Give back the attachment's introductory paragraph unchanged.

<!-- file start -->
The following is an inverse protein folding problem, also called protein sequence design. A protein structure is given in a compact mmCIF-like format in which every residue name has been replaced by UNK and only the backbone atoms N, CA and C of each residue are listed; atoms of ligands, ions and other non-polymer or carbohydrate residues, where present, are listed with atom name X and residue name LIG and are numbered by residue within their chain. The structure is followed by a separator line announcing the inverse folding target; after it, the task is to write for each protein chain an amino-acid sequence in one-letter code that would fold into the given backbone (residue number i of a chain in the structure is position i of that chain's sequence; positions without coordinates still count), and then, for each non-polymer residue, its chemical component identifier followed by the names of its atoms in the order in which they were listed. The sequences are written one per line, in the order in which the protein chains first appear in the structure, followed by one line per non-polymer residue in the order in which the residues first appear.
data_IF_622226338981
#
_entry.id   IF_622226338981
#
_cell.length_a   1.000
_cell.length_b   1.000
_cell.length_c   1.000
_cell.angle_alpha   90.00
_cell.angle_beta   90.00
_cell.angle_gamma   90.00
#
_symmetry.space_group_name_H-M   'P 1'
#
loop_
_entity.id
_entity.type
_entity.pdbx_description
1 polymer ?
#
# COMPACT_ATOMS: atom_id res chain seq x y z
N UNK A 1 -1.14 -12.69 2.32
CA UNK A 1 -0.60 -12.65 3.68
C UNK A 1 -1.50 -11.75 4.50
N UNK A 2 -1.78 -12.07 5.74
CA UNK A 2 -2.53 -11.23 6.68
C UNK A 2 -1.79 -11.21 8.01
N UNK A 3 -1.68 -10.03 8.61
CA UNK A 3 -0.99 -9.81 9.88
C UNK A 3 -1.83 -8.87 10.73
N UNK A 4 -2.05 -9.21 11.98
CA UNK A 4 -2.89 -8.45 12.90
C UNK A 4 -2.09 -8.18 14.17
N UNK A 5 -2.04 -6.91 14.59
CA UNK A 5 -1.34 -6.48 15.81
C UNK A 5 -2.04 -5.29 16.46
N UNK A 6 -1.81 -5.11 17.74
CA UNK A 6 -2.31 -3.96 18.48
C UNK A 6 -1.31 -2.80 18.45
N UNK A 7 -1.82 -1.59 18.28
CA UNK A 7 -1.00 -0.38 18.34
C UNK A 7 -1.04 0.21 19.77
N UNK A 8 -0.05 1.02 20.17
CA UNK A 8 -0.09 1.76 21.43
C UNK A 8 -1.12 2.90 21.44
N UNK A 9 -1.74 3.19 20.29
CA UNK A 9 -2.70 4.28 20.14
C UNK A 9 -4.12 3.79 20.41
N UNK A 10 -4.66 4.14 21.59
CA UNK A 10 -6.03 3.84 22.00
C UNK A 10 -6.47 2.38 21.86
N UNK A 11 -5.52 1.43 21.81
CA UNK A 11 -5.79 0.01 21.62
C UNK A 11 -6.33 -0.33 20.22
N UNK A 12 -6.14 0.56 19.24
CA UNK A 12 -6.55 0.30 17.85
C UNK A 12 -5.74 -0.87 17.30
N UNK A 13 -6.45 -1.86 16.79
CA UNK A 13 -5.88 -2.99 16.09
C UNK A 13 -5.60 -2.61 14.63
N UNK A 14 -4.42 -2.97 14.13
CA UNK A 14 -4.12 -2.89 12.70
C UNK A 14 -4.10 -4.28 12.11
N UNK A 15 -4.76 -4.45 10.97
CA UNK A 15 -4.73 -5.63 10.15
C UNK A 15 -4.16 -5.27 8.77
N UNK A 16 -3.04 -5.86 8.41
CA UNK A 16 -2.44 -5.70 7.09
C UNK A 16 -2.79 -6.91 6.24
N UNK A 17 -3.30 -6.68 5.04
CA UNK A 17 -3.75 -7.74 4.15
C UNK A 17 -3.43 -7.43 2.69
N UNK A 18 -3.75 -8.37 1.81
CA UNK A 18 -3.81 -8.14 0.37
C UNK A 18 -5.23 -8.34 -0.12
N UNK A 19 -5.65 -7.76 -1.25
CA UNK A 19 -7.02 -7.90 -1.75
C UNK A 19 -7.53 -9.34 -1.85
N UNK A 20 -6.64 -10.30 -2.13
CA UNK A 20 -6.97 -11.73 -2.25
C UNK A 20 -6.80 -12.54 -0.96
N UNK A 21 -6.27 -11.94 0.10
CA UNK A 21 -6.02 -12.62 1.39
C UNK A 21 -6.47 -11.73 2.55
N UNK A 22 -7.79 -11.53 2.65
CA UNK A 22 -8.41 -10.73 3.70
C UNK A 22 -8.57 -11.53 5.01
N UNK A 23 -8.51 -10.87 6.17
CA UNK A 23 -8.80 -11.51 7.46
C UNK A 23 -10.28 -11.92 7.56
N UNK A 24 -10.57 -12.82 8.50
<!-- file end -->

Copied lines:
The following is an inverse protein folding problem, also called protein sequence design. A protein structure is given in a compact mmCIF-like format in which every residue name has been replaced by UNK and only the backbone atoms N, CA and C of each residue are listed; atoms of ligands, ions and other non-polymer or carbohydrate residues, where present, are listed with atom name X and residue name LIG and are numbered by residue within their chain. The structure is followed by a separator line announcing the inverse folding target; after it, the task is to write for each protein chain an amino-acid sequence in one-letter code that would fold into the given backbone (residue number i of a chain in the structure is position i of that chain's sequence; positions without coordinates still count), and then, for each non-polymer residue, its chemical component identifier followed by the names of its atoms in the order in which they were listed. The sequences are written one per line, in the order in which the protein chains first appear in the structure, followed by one line per non-polymer residue in the order in which the residues first appear.